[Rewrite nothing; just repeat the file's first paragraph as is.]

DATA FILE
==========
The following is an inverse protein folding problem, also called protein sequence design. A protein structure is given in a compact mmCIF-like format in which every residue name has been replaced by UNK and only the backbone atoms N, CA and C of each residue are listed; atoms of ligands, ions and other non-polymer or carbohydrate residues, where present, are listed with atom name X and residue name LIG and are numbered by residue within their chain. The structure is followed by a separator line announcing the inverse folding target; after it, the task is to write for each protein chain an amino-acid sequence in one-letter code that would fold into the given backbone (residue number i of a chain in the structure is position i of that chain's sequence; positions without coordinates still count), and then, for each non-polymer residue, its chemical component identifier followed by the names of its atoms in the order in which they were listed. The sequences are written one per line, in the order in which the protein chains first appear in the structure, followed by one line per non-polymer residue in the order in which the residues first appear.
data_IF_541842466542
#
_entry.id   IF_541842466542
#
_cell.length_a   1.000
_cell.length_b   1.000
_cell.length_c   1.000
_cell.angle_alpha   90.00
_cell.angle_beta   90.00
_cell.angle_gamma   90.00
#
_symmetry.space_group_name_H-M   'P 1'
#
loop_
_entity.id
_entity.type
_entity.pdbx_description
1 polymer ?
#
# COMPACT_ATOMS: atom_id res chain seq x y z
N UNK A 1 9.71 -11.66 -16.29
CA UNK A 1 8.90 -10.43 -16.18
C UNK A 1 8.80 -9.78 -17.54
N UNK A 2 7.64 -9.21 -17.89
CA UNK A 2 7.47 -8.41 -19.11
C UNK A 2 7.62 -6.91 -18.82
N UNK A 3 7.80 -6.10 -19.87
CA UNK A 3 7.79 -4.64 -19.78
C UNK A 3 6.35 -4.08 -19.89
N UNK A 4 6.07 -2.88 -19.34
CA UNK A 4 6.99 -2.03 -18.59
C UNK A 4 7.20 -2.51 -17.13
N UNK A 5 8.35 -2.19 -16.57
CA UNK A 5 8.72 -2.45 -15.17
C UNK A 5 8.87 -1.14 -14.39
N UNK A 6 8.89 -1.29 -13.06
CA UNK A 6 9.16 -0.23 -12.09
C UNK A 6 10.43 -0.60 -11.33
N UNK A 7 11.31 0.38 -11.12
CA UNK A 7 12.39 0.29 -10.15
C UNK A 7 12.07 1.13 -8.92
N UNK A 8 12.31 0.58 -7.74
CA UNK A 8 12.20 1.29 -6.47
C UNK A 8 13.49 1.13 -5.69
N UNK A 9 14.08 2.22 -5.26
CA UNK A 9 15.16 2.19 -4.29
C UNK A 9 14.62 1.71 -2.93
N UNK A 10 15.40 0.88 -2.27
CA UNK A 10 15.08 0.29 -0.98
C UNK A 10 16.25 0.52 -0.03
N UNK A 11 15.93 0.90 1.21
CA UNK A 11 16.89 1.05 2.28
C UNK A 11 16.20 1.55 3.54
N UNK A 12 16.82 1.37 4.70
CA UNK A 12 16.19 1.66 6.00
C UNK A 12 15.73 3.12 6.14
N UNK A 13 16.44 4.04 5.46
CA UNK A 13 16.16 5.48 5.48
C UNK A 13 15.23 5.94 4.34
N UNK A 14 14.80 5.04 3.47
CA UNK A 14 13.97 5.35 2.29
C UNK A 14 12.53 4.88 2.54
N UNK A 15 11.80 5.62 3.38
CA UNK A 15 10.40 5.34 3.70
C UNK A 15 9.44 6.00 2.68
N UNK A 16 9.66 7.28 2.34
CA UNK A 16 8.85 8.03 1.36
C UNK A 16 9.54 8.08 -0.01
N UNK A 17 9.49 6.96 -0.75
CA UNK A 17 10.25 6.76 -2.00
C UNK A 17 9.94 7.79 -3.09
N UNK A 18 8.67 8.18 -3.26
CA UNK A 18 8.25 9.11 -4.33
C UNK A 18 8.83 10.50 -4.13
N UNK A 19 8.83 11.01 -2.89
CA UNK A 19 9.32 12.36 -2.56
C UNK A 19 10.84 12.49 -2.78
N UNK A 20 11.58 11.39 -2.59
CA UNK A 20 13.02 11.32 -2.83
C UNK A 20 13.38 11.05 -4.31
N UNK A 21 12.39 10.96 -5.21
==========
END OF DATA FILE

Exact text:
The following is an inverse protein folding problem, also called protein sequence design. A protein structure is given in a compact mmCIF-like format in which every residue name has been replaced by UNK and only the backbone atoms N, CA and C of each residue are listed; atoms of ligands, ions and other non-polymer or carbohydrate residues, where present, are listed with atom name X and residue name LIG and are numbered by residue within their chain. The structure is followed by a separator line announcing the inverse folding target; after it, the task is to write for each protein chain an amino-acid sequence in one-letter code that would fold into the given backbone (residue number i of a chain in the structure is position i of that chain's sequence; positions without coordinates still count), and then, for each non-polymer residue, its chemical component identifier followed by the names of its atoms in the order in which they were listed. The sequences are written one per line, in the order in which the protein chains first appear in the structure, followed by one line per non-polymer residue in the order in which the residues first appear.